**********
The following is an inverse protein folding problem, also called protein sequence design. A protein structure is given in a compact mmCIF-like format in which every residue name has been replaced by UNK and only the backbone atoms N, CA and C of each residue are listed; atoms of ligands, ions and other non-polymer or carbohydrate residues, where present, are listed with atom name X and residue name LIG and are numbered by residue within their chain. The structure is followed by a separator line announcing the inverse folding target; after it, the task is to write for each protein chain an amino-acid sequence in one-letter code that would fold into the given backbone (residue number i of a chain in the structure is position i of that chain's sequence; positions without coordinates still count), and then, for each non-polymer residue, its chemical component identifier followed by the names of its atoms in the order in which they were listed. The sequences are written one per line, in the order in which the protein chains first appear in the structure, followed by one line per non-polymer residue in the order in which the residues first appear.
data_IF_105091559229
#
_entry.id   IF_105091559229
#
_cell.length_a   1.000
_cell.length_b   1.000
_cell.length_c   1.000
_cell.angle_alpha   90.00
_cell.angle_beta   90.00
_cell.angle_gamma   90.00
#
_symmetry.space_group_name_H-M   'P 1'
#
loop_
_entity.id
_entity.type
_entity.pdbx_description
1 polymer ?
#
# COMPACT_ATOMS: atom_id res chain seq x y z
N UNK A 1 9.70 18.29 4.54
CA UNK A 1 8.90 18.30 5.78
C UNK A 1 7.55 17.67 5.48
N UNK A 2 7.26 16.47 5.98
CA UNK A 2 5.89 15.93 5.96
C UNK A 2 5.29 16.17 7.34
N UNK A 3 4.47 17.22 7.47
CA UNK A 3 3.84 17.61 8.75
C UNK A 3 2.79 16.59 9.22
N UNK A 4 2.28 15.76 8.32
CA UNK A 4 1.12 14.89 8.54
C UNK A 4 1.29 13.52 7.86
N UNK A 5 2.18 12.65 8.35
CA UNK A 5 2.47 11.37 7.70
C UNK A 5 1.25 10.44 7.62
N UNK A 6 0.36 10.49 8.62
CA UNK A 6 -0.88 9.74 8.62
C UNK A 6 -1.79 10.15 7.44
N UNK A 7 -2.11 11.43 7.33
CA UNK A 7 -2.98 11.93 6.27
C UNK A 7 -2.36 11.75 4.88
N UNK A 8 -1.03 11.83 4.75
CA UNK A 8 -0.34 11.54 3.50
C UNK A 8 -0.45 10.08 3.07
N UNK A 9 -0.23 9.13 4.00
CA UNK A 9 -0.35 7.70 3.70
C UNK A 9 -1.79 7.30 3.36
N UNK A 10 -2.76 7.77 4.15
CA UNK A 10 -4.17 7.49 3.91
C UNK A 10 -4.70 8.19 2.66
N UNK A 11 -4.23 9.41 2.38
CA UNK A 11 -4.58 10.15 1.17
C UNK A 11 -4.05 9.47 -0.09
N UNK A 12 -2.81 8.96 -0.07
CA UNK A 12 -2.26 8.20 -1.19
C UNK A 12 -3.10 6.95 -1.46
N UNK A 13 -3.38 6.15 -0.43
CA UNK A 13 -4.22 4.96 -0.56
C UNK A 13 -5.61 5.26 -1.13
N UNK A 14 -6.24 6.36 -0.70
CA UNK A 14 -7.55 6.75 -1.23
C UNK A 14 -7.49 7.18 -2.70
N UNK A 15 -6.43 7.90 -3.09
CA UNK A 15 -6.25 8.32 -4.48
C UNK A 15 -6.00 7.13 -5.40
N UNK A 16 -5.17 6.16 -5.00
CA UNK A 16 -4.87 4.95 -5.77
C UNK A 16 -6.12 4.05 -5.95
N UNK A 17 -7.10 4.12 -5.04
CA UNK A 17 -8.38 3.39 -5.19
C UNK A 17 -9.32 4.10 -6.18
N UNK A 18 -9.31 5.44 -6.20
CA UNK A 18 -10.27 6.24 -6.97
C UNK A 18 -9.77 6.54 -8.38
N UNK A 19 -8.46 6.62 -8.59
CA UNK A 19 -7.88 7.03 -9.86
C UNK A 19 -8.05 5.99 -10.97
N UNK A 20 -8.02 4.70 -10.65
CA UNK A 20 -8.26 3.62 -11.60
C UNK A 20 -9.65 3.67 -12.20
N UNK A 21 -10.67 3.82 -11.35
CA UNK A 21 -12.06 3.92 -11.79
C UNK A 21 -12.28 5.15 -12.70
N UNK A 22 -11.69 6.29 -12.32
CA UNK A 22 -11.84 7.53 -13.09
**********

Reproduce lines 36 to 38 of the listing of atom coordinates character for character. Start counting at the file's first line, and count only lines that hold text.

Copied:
C UNK A 5 1.25 10.44 7.62
N UNK A 6 0.36 10.49 8.62
CA UNK A 6 -0.88 9.74 8.62